Quantcast

US F-16 crashes in Germany, pilot ejects safely

A U.S. Air Force F-16 Fighting Falcon takes of from Spangdahlem Air Base, Germany, in August 2018. An F-16 crashed about 3 p.m. on Tuesday, Oct. 8, 2019, near Zemmer, Germany, during a routine training sortie. The pilot ejected safely and was recovered with minor injuries.

MICHAEL ABRAMS/STARS AND STRIPES

By MARCUS KLOECKNER | STARS AND STRIPES Published: October 8, 2019

KAISERSLAUTERN, Germany — A U.S. Air Force F-16 fighter jet crashed Tuesday afternoon near the German town of Zemmer-Rodt, Air Force and German officials said.

The pilot ejected safely and was recovered with minor injuries, officials at Spangdahlem Air Base said in a statement. The aircraft, which was on a routine training flight, was assigned to the 480th Fighter Squadron, 52nd Fighter Wing, at Spangdahlem, the statement said.

Several people called the German police in Trier at about 3:15 p.m. to report that a plane had crashed, the police said in a statement.

The plane went down in an uninhabited area, a few miles south of Spangdahlem and north of the city of Trier, the statement said. Police cordoned off the area and shut down several roads.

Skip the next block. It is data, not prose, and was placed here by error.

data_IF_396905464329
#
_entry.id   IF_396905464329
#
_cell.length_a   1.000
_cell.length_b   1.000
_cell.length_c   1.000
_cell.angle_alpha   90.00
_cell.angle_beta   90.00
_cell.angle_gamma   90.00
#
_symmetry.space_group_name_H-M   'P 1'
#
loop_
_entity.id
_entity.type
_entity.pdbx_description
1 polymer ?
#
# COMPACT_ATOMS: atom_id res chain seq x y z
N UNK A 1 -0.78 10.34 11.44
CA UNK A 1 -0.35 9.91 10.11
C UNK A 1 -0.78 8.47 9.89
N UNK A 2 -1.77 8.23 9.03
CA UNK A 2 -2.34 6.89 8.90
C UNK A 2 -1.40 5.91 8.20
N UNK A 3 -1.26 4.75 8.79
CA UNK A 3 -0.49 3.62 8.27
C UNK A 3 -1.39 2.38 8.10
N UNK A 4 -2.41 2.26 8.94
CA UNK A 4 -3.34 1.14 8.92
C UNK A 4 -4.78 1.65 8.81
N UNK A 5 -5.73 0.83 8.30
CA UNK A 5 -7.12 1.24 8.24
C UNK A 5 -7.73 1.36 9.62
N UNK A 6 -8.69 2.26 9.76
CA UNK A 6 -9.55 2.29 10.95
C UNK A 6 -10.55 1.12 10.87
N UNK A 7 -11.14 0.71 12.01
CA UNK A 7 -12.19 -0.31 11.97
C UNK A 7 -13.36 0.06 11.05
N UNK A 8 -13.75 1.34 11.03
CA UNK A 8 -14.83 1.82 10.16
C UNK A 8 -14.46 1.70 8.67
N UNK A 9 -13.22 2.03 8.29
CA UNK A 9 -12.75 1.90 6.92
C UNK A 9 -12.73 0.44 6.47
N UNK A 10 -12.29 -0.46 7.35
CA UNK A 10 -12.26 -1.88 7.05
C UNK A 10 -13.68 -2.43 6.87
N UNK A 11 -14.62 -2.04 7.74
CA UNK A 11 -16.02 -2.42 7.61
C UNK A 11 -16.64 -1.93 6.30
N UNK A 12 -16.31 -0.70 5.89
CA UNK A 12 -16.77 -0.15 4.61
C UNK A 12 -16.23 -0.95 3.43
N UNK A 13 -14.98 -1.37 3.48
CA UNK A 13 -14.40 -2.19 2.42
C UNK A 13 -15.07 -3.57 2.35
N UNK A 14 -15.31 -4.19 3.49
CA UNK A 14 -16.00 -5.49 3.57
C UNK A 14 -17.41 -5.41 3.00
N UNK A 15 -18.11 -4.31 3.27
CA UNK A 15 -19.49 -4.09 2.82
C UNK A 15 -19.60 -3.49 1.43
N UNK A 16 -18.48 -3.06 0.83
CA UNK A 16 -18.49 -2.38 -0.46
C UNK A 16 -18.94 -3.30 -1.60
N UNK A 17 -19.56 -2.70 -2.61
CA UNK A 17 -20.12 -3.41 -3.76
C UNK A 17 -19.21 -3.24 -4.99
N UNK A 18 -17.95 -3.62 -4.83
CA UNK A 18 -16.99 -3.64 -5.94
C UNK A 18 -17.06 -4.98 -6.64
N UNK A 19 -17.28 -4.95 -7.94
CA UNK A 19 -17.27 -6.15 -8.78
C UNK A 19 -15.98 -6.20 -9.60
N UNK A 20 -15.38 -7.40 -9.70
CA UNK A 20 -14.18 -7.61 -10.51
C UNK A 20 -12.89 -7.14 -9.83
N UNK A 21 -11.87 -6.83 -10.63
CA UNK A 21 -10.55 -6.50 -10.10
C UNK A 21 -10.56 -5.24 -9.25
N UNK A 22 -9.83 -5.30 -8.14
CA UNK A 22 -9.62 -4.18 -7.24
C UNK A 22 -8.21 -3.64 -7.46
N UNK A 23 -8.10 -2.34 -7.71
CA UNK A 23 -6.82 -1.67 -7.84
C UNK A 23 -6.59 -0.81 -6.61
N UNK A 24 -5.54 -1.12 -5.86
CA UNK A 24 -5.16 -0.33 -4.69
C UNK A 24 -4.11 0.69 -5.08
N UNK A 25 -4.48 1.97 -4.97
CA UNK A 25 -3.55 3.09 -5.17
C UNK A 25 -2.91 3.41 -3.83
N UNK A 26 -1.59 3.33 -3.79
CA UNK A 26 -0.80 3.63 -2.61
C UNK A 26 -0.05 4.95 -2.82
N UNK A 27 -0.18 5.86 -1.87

There were unconfirmed reports of large spills of aviation fuel near the scene of the crash.

Spangdahlem is conducting a base readiness exercise this week, testing its ability to function in a wartime environment.

Tuesday’s crash was the fifth involving planes out of the base in Germany’s Rheinland-Pfalz state since 2002.

Capt. Luke Johnson of the 52d Fighter Wing died that year when his F-16 crashed near the base as he was returning from a night training mission.

In 2006, an F-16 fighter jet from Spangdahlem went down in a field just outside a small village near the base when the pilot ran out of fuel after reporting problems with his landing gear. The pilot, 1st Lt. Trevor Merrell, was able to eject safely and sustained only minor injuries. An investigation concluded that the accident was caused by pilot error, but a “visual illusion” that made Merrell think he was approaching Spangdahlem’s runway too high was a contributing factor.

In 2011, Lt. Col. Scott Hurrelbrink ejected just seconds before his A-10 Thunderbolt II crashed in a field near the town of Laufeld, around 20 miles northeast of Spangdahlem. Investigators determined that poor weather, the pilot’s lack of recent experience flying in close formation in heavy clouds and procedural errors on the part of the pilot and the flight lead contributed to the crash.

In 2015, an F-16 out of Spangdahlem crashed near the Bavarian city of Bayreuth. The aircraft had experienced engine failure and the pilot was unable to restart the engine prior to ejecting, an Air Force accident investigation found.

Jennifer Svan and Karin Zeitvogel contributed to this report.

kloeckner.marcus@stripes.com

from around the web